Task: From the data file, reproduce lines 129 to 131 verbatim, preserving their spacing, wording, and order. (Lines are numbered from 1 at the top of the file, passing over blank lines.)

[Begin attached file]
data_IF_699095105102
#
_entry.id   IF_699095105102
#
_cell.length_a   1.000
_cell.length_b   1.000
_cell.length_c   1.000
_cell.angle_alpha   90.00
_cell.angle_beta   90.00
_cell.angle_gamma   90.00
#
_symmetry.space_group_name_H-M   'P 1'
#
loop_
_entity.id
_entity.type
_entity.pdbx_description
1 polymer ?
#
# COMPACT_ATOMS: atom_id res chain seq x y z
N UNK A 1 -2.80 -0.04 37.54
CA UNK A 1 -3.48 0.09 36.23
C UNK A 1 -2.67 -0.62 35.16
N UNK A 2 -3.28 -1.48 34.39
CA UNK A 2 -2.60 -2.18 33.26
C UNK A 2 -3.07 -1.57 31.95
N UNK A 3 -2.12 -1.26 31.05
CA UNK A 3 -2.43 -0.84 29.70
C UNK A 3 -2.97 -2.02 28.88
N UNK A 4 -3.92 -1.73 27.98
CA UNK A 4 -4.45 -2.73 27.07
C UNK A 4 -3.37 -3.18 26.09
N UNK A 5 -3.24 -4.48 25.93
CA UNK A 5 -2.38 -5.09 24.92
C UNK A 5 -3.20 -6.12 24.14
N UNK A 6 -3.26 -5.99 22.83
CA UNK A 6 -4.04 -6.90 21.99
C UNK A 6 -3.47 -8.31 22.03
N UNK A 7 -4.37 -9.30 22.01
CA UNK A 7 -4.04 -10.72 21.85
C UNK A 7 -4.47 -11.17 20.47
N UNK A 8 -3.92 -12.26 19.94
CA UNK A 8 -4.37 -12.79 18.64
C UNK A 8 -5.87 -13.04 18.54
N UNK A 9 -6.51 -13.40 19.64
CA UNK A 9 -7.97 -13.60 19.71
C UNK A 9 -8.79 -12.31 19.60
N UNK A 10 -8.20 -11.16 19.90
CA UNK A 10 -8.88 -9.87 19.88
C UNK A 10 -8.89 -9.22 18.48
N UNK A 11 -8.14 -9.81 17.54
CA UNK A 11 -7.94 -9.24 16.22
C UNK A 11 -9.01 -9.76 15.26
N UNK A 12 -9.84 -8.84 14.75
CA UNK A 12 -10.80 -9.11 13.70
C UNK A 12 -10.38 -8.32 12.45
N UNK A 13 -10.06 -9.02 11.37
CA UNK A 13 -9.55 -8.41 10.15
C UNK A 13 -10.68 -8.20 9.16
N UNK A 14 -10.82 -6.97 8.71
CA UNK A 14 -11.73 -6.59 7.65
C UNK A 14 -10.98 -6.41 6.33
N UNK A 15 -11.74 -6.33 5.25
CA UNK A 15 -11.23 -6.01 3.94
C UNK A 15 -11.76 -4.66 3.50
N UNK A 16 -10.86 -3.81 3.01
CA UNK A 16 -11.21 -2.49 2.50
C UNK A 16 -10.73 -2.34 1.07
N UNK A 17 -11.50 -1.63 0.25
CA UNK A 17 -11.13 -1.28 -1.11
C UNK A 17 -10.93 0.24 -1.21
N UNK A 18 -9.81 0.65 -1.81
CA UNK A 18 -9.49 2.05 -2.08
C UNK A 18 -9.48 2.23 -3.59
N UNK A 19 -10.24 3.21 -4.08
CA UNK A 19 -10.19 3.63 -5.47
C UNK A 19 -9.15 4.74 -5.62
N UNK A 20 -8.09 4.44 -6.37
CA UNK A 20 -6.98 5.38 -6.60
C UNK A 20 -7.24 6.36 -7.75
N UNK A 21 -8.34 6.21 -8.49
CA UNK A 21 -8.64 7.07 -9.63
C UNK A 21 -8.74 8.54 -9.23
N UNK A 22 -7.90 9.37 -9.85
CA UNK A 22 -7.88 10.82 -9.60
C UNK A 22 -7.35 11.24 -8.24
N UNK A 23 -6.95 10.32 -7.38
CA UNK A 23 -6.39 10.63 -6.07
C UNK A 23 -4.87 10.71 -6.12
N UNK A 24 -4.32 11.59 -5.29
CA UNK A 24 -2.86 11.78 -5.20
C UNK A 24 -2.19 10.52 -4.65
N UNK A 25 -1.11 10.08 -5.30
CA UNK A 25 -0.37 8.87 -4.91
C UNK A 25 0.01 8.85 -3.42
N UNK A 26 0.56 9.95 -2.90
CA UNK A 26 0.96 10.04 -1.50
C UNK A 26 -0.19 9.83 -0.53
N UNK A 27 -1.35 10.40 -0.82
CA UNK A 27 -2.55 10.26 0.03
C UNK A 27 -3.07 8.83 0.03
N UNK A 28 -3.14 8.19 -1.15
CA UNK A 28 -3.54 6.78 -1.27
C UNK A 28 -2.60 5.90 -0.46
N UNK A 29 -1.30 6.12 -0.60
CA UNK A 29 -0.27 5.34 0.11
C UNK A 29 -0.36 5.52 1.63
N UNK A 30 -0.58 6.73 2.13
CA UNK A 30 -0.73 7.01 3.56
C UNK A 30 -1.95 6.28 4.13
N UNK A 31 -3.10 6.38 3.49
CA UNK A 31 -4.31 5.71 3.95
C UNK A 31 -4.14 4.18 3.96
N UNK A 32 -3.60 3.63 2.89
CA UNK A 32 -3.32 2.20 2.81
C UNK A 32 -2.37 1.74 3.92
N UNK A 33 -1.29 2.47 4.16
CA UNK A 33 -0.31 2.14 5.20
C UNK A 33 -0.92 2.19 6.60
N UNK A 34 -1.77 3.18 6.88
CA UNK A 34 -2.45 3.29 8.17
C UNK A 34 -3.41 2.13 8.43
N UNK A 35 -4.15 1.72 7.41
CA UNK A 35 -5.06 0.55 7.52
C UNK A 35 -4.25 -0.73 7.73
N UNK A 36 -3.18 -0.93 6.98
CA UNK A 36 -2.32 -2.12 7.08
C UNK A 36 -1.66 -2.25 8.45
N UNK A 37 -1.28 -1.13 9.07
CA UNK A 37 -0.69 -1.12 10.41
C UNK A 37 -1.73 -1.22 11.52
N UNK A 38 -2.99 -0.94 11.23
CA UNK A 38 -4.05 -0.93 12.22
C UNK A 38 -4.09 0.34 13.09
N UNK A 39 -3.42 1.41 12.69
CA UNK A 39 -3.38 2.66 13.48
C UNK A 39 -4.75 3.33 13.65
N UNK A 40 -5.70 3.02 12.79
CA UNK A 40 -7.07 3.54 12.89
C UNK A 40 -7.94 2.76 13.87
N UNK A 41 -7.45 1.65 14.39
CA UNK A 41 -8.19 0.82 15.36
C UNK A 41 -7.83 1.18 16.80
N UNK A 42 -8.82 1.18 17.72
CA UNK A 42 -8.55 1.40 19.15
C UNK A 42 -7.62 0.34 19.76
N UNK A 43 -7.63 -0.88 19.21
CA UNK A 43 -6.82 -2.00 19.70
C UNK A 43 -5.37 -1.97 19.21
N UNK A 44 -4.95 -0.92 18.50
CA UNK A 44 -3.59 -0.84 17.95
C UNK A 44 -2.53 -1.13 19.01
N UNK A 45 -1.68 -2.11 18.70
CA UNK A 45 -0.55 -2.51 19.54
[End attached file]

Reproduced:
N UNK A 37 -1.28 -1.13 9.07
CA UNK A 37 -0.69 -1.12 10.41
C UNK A 37 -1.73 -1.22 11.52